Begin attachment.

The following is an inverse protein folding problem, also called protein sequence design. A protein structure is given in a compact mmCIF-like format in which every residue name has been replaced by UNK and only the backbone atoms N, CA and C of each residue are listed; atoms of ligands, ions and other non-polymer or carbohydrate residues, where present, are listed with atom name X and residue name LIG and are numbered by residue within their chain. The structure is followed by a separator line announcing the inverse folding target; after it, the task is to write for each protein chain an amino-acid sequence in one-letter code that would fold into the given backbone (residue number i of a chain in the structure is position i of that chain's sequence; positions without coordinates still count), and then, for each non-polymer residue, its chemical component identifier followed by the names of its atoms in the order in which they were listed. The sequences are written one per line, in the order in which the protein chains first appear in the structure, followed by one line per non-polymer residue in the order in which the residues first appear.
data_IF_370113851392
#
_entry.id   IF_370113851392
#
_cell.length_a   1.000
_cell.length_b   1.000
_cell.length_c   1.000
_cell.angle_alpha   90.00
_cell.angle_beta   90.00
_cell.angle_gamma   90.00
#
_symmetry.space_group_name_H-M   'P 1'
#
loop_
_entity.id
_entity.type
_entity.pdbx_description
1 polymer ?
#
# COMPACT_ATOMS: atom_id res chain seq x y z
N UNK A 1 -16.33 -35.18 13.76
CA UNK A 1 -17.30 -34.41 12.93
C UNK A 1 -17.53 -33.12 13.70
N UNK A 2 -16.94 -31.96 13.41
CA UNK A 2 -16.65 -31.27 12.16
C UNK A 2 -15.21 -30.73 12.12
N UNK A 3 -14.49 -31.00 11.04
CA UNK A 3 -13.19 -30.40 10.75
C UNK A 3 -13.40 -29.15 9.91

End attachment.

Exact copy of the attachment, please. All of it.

The following is an inverse protein folding problem, also called protein sequence design. A protein structure is given in a compact mmCIF-like format in which every residue name has been replaced by UNK and only the backbone atoms N, CA and C of each residue are listed; atoms of ligands, ions and other non-polymer or carbohydrate residues, where present, are listed with atom name X and residue name LIG and are numbered by residue within their chain. The structure is followed by a separator line announcing the inverse folding target; after it, the task is to write for each protein chain an amino-acid sequence in one-letter code that would fold into the given backbone (residue number i of a chain in the structure is position i of that chain's sequence; positions without coordinates still count), and then, for each non-polymer residue, its chemical component identifier followed by the names of its atoms in the order in which they were listed. The sequences are written one per line, in the order in which the protein chains first appear in the structure, followed by one line per non-polymer residue in the order in which the residues first appear.
data_IF_370113851392
#
_entry.id   IF_370113851392
#
_cell.length_a   1.000
_cell.length_b   1.000
_cell.length_c   1.000
_cell.angle_alpha   90.00
_cell.angle_beta   90.00
_cell.angle_gamma   90.00
#
_symmetry.space_group_name_H-M   'P 1'
#
loop_
_entity.id
_entity.type
_entity.pdbx_description
1 polymer ?
#
# COMPACT_ATOMS: atom_id res chain seq x y z
N UNK A 1 -16.33 -35.18 13.76
CA UNK A 1 -17.30 -34.41 12.93
C UNK A 1 -17.53 -33.12 13.70
N UNK A 2 -16.94 -31.96 13.41
CA UNK A 2 -16.65 -31.27 12.16
C UNK A 2 -15.21 -30.73 12.12
N UNK A 3 -14.49 -31.00 11.04
CA UNK A 3 -13.19 -30.40 10.75
C UNK A 3 -13.40 -29.15 9.91